Keith Gordon (future director of the great WWII film, A Midnight Clear) is terrific as Arnie "Cunt-ingham" (label courtesy of resident Bully, named Buddy). His character undergoes an incredible transformation from shy, nerdy Arnie to arrogant, asshole-like, contact wearing Arnie. Hell, he even gets the girl that Dennis had eyes for. He was the kind of kid that would sit at home playing scrabble with his parents and complain the next day because his mom wouldn't let him use "fellatio" to achieve a triple word score. Of course, now he's taking girls out to the drive-in and having them grab his junk (unfortunately, it's through the pants). As Arnie is transformed, so is the car. Into a thing of beauty (I guess). It's a little odd though that Arnie always calls her by her name and acts like he'd rather be with her than Leigh (his girl). He doesn't like when anyone else lays a hand (as in smacks or fondles I guess) his car or talks shit about her. Even worse, Christine doesn't like it. Wha...Wha....What?
This is a good one folks, probably a borderline classic (not quite what I had promised you but it will have to do). The car takes over Arnie's life and ruins his relationships with his friends and family. Oh, and the car goes off on some late night jaunts by itself to get rid of those that have come between it and Arnie. The image of Christine, in flames, chasing after Buddy is a great one. Most of the kills either take place off screen (for instance, we cut to black just before Christine tears a guy in two) or are completely bloodless. We learn the car's previous owner "killed himself" in the car and that his wife and daughter also met their ends on it's vinyl seats. There are some good supporting performances from Robert Prosky as Mr. Darnell (the guy that owns the junkyard where Arnie restores Christine) and Harry Dean Stanton as the detective investigating the mysterious car related deaths that seem to point directly to Arnie and his car.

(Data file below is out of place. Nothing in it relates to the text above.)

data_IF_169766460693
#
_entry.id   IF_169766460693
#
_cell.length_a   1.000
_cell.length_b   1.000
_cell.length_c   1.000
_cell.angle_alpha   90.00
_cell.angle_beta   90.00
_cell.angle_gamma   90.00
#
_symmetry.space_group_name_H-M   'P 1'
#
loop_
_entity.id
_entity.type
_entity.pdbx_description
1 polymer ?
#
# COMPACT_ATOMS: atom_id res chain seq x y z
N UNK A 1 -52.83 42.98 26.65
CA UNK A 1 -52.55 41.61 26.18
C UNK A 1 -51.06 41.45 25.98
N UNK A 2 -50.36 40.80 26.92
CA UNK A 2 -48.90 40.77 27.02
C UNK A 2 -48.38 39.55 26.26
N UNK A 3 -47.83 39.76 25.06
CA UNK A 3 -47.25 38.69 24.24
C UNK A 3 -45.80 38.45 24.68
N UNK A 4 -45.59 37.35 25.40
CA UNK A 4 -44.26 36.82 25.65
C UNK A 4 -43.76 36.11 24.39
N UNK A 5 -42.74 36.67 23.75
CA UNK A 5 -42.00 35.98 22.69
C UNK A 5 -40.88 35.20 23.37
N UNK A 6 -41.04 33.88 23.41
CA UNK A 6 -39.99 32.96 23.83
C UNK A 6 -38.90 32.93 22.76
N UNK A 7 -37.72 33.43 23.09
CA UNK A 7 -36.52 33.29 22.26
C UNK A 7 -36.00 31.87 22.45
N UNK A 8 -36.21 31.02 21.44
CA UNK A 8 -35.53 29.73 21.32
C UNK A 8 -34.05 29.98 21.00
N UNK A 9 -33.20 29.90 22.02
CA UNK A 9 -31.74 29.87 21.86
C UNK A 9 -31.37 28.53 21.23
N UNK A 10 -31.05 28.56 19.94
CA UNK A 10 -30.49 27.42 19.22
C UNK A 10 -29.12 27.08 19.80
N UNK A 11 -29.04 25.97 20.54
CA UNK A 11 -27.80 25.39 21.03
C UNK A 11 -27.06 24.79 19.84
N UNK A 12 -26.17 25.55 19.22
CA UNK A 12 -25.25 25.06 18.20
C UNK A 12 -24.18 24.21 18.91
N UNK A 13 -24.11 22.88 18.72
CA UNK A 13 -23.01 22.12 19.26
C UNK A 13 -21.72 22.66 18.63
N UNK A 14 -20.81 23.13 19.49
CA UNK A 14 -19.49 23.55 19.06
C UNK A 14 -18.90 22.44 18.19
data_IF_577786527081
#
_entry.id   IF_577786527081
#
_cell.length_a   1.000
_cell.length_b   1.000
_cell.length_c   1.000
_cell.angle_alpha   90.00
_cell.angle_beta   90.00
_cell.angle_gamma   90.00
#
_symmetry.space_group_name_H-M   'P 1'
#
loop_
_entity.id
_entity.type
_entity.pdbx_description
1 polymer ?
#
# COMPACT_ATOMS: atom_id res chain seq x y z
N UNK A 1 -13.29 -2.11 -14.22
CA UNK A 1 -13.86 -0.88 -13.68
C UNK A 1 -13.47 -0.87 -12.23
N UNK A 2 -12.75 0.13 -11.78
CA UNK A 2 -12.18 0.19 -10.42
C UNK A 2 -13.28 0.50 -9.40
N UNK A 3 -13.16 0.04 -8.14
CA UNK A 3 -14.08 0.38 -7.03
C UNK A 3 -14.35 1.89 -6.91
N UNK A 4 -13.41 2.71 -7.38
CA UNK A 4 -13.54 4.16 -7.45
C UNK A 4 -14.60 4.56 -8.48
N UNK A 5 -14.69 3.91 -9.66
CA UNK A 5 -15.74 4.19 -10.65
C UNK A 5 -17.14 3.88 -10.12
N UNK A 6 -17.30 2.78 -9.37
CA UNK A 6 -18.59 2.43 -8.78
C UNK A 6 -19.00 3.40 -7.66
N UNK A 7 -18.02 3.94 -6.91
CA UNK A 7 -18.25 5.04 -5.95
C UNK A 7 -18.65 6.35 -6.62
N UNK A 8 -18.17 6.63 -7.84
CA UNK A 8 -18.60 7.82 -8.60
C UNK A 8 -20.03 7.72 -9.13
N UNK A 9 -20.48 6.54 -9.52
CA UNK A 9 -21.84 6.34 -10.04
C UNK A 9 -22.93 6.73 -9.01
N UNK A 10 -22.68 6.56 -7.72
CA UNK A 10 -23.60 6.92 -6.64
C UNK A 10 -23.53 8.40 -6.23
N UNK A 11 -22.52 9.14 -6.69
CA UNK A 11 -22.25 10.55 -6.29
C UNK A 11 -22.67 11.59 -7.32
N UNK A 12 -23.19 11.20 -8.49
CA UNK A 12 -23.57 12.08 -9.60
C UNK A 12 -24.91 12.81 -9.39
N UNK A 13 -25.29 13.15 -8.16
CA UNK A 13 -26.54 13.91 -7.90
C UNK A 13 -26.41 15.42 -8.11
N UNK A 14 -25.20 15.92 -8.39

Hmmm, I feel like I'm missing something here. Ok, isn't it kind of weird that Christine's radio can only get 50's rock and roll? How did Christine cause Leigh to choke on her muffin or whatever that was she was eating? How the fuck hard is it to get away from a car that's chasing you? Too often, her victims tried to outrun Christine in the middle of the road. What the fuck? Go in a building or off road it if that's your only option. Wouldn't you think it strange that her odometer goes in reverse? Finally, I fucking hate George Thourogood's "Bad to the Bone". I guess this was one of the first pictures that it appeared in, so I'll give it a pass.
It's a recommendation! It's certainly not the best work Carpenter has done (in the documentary, he said "I just wanted to work"). It's got a solid, and subtle, Carpenter score, lots of decent rock and roll (except that song I mentioned), some great visuals and solid performances. I can't imagine the source material as being anything other than terrible. I mean, an evil car can work for just under two hours but how the fuck am I going to enjoy the premise for 10-20 hours?? Not happening. There's a reason the Maximum Overdrive story (what was that called?) was a short story. Anyway, good picture, buckle up my friends and enjoy. It's going to be "a hell of a ride" (I think I took this quote from Total Recall). Also, the last shot promises a sequel but, come on now, that would be ridiculous.